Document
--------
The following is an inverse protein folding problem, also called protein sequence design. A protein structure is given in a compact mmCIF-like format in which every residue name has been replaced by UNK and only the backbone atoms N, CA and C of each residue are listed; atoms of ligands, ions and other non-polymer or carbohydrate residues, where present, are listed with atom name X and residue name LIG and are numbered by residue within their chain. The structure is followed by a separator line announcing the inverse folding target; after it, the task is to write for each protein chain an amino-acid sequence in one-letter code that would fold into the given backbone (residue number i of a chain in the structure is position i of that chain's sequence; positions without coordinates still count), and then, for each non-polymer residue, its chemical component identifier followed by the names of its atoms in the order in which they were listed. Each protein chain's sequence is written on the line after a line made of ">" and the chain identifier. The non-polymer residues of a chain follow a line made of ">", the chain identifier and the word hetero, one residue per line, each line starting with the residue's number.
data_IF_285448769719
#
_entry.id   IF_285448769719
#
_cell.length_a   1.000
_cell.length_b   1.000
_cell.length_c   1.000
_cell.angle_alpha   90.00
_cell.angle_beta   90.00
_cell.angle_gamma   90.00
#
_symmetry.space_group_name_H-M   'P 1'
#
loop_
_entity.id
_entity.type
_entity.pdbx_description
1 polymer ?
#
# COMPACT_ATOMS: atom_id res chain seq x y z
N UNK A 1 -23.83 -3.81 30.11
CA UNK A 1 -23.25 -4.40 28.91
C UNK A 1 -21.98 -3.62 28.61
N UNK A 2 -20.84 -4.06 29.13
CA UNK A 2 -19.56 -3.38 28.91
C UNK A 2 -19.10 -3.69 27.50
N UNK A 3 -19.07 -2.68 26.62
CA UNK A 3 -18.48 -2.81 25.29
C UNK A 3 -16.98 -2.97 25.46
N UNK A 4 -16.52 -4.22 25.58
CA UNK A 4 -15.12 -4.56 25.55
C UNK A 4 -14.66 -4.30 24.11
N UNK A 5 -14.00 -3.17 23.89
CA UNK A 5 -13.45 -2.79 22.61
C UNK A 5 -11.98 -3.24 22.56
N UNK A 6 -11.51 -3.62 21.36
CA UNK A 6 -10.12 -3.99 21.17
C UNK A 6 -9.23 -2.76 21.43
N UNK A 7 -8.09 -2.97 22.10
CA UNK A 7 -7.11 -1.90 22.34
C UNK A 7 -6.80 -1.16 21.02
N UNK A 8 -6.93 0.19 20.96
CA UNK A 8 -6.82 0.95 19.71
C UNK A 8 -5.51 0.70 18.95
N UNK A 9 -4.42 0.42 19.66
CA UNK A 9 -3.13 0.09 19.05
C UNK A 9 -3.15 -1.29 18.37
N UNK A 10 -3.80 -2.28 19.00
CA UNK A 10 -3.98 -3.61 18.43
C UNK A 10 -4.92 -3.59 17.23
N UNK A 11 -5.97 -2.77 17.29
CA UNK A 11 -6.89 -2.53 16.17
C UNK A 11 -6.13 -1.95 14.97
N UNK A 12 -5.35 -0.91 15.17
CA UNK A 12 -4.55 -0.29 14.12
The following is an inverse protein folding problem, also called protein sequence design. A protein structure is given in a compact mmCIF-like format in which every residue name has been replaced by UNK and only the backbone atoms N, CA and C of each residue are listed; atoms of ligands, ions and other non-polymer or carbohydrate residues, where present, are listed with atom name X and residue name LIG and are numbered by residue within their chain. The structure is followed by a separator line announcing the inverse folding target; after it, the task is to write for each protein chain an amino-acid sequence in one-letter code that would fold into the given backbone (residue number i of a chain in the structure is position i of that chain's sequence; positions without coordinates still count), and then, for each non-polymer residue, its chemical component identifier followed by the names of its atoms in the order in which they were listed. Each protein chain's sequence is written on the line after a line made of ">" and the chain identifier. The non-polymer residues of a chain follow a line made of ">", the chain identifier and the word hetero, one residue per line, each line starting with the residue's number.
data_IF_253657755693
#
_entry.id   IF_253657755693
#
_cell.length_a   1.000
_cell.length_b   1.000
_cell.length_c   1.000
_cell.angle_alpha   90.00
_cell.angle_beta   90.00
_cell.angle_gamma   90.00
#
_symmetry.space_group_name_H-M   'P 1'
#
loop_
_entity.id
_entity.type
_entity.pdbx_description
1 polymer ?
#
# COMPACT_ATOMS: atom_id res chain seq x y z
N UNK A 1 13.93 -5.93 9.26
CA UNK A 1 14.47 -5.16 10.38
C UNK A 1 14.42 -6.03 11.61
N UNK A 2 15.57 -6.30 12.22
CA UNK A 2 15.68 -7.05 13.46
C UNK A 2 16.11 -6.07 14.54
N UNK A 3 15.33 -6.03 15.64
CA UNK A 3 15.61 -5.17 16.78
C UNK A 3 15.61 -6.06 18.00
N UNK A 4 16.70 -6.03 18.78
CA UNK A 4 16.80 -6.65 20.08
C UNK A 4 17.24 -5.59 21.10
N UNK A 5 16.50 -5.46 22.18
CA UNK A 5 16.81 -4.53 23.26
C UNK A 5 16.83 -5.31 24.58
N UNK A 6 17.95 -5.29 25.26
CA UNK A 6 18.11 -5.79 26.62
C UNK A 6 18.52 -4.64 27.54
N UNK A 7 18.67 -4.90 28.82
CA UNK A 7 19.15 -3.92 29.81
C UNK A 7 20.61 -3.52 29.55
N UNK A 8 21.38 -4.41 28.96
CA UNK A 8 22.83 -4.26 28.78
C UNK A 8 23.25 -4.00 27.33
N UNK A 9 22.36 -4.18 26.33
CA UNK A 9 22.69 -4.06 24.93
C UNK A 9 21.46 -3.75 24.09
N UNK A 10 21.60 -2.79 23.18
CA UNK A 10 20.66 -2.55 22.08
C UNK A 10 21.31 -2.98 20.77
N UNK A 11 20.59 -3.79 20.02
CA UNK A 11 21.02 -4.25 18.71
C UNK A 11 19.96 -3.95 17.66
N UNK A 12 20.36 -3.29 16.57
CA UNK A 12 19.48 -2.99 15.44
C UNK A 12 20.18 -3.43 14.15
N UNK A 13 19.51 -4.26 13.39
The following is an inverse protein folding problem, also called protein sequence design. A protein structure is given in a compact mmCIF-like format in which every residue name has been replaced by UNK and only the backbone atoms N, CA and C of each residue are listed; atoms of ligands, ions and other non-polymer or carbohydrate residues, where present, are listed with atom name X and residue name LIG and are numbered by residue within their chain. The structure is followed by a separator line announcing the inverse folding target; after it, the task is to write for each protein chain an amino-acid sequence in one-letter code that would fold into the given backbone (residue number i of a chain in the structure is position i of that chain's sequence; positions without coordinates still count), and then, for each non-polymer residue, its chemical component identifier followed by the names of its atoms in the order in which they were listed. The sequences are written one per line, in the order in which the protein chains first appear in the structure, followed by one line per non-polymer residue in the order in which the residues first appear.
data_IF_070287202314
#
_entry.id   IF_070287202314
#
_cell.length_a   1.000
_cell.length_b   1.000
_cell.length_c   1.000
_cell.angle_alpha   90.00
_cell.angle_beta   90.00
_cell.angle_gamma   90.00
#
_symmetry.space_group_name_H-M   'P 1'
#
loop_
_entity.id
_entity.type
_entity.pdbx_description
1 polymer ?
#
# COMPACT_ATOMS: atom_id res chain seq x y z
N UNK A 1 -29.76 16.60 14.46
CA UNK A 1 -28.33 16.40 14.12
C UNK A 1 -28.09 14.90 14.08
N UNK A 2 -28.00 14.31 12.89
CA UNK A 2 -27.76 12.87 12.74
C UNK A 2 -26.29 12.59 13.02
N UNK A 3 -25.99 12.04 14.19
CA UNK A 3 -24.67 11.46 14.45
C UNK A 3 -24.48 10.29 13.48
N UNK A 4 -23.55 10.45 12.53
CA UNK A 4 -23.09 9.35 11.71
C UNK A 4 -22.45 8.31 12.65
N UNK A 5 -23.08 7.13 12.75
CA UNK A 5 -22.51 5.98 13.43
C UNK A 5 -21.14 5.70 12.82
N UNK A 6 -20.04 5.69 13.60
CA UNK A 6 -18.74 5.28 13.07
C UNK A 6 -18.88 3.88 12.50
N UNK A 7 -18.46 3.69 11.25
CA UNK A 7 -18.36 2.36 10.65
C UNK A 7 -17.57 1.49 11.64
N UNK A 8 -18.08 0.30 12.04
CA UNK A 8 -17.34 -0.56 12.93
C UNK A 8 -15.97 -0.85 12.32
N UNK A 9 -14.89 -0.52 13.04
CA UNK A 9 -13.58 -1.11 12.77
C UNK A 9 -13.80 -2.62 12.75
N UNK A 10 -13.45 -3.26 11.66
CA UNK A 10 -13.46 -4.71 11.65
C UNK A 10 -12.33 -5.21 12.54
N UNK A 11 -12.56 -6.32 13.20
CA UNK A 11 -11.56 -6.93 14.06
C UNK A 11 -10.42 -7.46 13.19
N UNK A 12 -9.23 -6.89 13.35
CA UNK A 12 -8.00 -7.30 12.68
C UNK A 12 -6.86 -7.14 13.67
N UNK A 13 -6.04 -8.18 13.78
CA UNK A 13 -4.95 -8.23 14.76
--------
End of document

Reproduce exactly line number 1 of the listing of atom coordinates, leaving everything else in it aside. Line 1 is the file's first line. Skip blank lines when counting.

The following is an inverse protein folding problem, also called protein sequence design. A protein structure is given in a compact mmCIF-like format in which every residue name has been replaced by UNK and only the backbone atoms N, CA and C of each residue are listed; atoms of ligands, ions and other non-polymer or carbohydrate residues, where present, are listed with atom name X and residue name LIG and are numbered by residue within their chain. The structure is followed by a separator line announcing the inverse folding target; after it, the task is to write for each protein chain an amino-acid sequence in one-letter code that would fold into the given backbone (residue number i of a chain in the structure is position i of that chain's sequence; positions without coordinates still count), and then, for each non-polymer residue, its chemical component identifier followed by the names of its atoms in the order in which they were listed. Each protein chain's sequence is written on the line after a line made of ">" and the chain identifier. The non-polymer residues of a chain follow a line made of ">", the chain identifier and the word hetero, one residue per line, each line starting with the residue's number.